At least until South America got hold of them. Somehow, Malbec has become the superstar of Argentine reds, and Carmenère (also seen misspelled as Carménère, Carmenére, Carmeneré and other convolutions) has been claimed by Chile. This seems like a huge mistake. While Argentine Malbecs have proven to be both popular and capable of making very good, though not great wines, at all price levels, it is difficult to say the same about Carmenère. In fact, I find it hard to say anything positive about Carmenère.

friday wrap - while i was at the beach

Friday, May 10, 2013

I am catching up after a week on the road. Of course, everything important seems to happen when you’re gone. Spring not only came to our Waitsburg gardens, it exploded into full-blown glory. This barely a week after temps had dipped into the upper 20s at night. Grapevines are fine, but some of the roses and early-budding trees took a hit.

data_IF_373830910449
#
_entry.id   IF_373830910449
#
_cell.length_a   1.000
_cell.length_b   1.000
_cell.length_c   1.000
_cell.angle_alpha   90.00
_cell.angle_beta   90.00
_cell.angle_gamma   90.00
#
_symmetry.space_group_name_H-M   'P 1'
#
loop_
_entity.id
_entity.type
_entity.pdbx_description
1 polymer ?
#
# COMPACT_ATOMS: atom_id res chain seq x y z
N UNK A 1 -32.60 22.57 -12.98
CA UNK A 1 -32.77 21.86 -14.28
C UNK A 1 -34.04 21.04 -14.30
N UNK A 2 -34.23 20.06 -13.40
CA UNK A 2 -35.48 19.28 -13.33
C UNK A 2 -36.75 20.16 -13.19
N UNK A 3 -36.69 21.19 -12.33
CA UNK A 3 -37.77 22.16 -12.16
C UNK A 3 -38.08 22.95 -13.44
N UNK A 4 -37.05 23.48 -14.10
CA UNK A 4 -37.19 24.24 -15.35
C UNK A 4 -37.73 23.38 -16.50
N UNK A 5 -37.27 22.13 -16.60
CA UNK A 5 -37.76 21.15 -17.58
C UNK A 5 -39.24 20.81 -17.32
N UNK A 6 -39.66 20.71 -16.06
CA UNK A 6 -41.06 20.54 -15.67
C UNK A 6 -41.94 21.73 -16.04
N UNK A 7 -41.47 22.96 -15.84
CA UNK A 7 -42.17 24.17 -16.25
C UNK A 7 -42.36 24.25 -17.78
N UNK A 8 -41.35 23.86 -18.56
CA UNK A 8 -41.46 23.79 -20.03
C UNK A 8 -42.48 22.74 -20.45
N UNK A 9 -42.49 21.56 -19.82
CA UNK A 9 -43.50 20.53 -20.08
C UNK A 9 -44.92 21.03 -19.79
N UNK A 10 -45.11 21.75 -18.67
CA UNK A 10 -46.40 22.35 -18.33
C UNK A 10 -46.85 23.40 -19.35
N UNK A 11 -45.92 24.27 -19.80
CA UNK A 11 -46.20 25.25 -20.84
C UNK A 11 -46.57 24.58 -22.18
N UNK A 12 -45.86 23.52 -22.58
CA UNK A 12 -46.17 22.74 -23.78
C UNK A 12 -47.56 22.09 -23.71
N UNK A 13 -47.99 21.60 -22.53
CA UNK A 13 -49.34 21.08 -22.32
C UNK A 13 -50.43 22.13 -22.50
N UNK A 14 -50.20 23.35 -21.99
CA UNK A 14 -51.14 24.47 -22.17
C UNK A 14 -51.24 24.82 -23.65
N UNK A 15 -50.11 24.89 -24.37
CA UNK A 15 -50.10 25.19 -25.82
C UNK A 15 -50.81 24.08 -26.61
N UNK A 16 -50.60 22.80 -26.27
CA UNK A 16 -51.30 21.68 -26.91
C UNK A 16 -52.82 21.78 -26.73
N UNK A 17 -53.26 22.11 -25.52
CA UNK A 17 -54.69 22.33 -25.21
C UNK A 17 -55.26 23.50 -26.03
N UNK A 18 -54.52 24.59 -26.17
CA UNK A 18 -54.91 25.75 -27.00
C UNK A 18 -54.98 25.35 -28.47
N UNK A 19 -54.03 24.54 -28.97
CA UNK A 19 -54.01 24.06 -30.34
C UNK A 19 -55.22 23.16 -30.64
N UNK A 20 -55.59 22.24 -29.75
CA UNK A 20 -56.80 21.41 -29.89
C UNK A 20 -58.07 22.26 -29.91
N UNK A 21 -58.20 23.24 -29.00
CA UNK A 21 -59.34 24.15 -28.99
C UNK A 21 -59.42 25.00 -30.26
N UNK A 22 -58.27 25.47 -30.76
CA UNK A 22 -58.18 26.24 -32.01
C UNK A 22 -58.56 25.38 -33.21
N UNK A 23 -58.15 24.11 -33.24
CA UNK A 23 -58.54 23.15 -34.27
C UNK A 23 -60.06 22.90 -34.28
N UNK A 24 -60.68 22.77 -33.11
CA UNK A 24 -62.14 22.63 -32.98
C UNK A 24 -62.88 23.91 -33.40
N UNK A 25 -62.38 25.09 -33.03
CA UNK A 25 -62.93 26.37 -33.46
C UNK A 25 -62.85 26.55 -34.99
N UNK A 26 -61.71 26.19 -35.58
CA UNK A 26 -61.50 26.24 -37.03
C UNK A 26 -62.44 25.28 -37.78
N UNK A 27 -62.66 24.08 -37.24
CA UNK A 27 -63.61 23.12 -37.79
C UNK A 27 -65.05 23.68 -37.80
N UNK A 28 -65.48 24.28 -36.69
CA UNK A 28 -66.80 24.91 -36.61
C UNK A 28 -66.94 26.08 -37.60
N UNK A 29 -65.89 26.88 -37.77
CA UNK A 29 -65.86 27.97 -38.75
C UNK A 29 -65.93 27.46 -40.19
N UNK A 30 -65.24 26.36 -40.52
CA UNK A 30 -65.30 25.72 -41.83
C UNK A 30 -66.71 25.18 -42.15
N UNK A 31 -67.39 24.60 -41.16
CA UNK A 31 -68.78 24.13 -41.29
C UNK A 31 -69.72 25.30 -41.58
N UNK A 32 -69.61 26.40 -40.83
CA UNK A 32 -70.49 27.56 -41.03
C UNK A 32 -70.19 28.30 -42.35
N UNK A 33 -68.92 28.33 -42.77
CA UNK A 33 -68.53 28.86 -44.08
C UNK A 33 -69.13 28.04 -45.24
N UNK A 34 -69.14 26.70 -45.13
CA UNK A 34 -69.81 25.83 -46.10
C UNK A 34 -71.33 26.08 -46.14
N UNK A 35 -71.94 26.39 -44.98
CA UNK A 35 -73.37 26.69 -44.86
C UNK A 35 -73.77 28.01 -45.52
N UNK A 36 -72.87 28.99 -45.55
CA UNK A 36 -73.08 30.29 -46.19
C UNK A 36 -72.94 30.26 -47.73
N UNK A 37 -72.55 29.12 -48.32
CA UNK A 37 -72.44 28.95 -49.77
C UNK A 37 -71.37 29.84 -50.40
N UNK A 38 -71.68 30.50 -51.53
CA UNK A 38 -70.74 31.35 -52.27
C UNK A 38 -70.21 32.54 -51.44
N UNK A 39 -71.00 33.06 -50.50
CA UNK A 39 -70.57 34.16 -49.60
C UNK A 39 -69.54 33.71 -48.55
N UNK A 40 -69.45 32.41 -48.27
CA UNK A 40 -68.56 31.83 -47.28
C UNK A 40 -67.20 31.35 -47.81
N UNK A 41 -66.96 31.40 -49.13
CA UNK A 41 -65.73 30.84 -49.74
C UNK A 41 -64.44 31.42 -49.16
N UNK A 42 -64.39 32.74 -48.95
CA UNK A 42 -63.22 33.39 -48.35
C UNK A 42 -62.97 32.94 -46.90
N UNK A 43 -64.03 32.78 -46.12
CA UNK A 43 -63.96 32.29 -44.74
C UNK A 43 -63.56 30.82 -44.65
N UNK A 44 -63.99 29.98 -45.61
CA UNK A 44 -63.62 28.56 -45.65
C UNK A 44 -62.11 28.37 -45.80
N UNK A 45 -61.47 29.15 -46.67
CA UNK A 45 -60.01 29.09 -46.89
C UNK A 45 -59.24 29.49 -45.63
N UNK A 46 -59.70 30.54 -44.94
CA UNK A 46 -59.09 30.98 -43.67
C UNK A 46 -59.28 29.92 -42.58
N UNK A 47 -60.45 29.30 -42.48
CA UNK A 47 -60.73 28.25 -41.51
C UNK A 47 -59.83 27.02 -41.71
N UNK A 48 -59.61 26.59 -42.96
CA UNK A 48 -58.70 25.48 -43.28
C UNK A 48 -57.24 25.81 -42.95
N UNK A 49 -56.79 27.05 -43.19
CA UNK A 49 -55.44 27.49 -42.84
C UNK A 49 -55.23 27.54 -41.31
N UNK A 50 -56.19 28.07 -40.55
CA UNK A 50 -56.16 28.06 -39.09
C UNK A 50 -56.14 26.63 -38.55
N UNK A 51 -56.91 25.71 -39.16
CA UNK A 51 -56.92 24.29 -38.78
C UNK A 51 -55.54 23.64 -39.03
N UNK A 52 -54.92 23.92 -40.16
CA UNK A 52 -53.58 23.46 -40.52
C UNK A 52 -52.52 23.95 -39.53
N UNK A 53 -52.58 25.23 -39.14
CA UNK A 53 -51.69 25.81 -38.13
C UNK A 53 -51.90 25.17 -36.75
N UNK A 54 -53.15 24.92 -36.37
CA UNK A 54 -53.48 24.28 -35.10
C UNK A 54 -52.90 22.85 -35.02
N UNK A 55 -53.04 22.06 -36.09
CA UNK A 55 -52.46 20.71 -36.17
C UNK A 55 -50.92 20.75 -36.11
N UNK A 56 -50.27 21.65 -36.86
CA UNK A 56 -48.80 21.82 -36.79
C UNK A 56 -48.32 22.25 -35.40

An official announcement from Walla Walla Community College welcomed Dr. Alan Busacca to the position of Director of Enology and Viticulture at the College. Dr. Busacca has an extensive background in both education and the wine industry – he is a Professor Emeritus of Soil Science and Geology at WSU where he did groundbreaking [pun intended] research into the terroirs of the Walla Walla Valley. His consulting company, Vinitas Vineyard Consultants, has served the wine industry in the Northwest, Colorado, South America, and beyond. He also founded and co-owns Volcano Ridge Vineyard near The Dalles, Oregon in the Columbia Valley AVA, and co-owns AlmaTerra wines, a terroir-centered boutique.

The staff and Advisory Board (of which I am a member) could not be happier with this appointment. Myles Anderson, who has served admirably for the past couple of years following his aborted retirement, deserves our most effusive thanks. He is passing the baton into capable hands.

the hunt for oregon’s iconic white wine

Tuesday, May 07, 2013